The keto diet is high fat, extremely low carb and all the rage lately. Celebrated for its ability to burn fat like crazy, there are other more powerful health benefits of the keto diet that shouldn’t be ignored. From disease prevention to craving control, here’s why so many are going keto according to holistic wellness expert, Dr. Josh Axe…
While it’s true the ketogenic diet’s reputation for causing rapid weight loss is appealing to more people than ever, the diet is beneficial for far more than burning body fat. In fact, the ketogenic diet wasn’t even developed with weight loss in mind — it’s actually been used since the 1920s to help doctors treat patients with conditions like diabetes, epilepsy and neurological disorders.
Don’t get me wrong, the keto diet can definitely help you shed stubborn pounds and reduce your risk for obesity. But in the event you’re oblivious to the other health benefits of the ketogenic diet, here are my top five: benefits:
Improved Cognitive Health
While the brain typically relies on glucose (from dietary carbohydrates) for energy, it can switch to using ketone bodies for energy once glucose is no longer available. This is exactly what happens during ketosis or when fasting, as the body – and thus, the brain – is completely deprived of carbs. In fact, the production of ketone bodies is a life-saving mechanism that gives the body the ability to spare the oxidation of vital proteins in the liver, muscle, heart and kidneys in order to provide fuel.
When you’re in ketosis, the ketone bodies, called β-hydroxybutyrate and acetoacetate, ultimately replace glucose as the predominant fuel for brain metabolism, and this process can have certain anti-inflammatory effects. Many studies have found evidence of the therapeutic uses of ketogenic diets when used to support multiple neurological disorders, even beyond epilepsy. (1) As a result, the ketogenic diet is now used to manage and prevent progression of conditions – including Alzheimer’s – reoccurring headaches, neurotrauma, Parkinson’s disease, sleep disorders, brain cancer, autism and multiple sclerosis. (2)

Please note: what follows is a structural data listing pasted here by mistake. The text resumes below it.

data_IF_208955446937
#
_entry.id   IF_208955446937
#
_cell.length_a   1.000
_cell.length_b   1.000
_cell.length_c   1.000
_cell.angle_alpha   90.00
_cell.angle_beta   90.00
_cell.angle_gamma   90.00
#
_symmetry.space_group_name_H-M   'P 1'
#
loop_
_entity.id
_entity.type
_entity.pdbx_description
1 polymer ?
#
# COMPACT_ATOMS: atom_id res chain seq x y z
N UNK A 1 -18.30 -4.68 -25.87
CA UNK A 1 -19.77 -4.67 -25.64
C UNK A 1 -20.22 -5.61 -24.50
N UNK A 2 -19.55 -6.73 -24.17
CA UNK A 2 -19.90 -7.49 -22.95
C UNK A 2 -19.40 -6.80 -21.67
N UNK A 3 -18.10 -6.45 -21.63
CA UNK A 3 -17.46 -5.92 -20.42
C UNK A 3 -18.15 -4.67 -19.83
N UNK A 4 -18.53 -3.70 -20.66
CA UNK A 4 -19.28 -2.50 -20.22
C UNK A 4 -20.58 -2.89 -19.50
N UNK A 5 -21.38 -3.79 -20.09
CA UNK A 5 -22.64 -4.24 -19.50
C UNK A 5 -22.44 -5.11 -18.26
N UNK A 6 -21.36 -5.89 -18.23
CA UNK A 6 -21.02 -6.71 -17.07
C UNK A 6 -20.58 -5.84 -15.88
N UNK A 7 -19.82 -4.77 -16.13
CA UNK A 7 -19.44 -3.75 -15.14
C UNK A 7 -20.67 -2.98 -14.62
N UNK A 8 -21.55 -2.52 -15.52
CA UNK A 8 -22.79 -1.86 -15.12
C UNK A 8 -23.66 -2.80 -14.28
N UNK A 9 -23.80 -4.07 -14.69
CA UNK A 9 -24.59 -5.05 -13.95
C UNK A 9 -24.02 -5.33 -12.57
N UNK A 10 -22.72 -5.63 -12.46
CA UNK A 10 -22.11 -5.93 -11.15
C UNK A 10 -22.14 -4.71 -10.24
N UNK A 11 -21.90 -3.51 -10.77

Reduced Appetite + Decreased Cravings
A major advantage of the keto diet over conventional low-fat or low-calorie diets is that ketones tend to suppress your appetite, making intermittent fasting or calorie-restriction for weight loss easier. Certain studies have found adults following a ketogenic diet tend to achieve better long-term body weight and cardiovascular risk-factor management compared to adults following conventional diets, which have a high percentage of carbohydrates and can increase cravings and hunger. (3)
Another reason extremely low-carb diets may cause a reduction in hunger is the fact that protein and fats lead to increased satiety and fullness much more so than sugary foods and refined grains. This is due, in part, to the positive effect that fats and protein have on appetite-controlling hormones, including ghrelin.
Reduced Risk for Chronic Disease
Many studies have found that extremely low-carb diets like keto can lead to an improvement in certain metabolic pathways, ultimately triggering protection against common chronic health problems. For example, by helping to improve inflammation levels, insulin sensitivity and several parameters of cardiovascular risk (including high blood pressure, high cholesterol and high triglycerides), the ketogenic diet may help to reduce the risk of diabetes, heart disease and even cancer. (4)
One study found that when obese adults followed the ketogenic diet for 24 weeks, the majority experienced decreased levels of triglycerides, LDL (or “bad” cholesterol) and blood glucose, while at the same time experiencing an increased level of HDL (“good”) cholesterol. Additionally, newer research suggests that the keto diet may also be safely used as a complementary therapy during conventional radiation and chemotherapy treatments for cancer patients. (5)
The keto diet works by eliminating carbohydrates from the diet and keeping the body’s carbohydrate/glucose stores almost empty, thus preventing too much insulin from being released into the body while simultaneously helping to normalize blood glucose.
This makes the keto diet an effective strategy for helping to treat prevalent hormonal conditions, including polycystic ovary syndrome (PCOS), a common reproductive/fertility problem among women. (6) Studies suggest that diets like keto – especially since keto limits protein as well as carbohydrates and places an emphasis on healthy fats – appear to be even more effective at improving hormonal imbalances, glucose metabolism and insulin sensitivity when compared to higher protein diets.
Need one more reason to try keto? The ketogenic diet is unique in that it leads to an improvement in fat oxidation (i.e. “fat burning”) without reducing your resting metabolic rate, or the amount of calories you expend per day. This resting metabolic rate is what determines your metabolism, or your body’s fat burning efficiency; keto’s effect on metabolism is essentially opposite of most reduced-calorie diets. When calories are drastically reduced, the resting metabolic rate (read: metabolism) tends to slow down in order to conserve energy.
Learn more about healthy fats (and why we need more of them) here.
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All material on The Chalkboard Mag is provided for educational purposes only. Always seek the advice of your physician or another qualified healthcare provider for any questions you have regarding a medical condition, and before undertaking any diet, exercise or other health related program.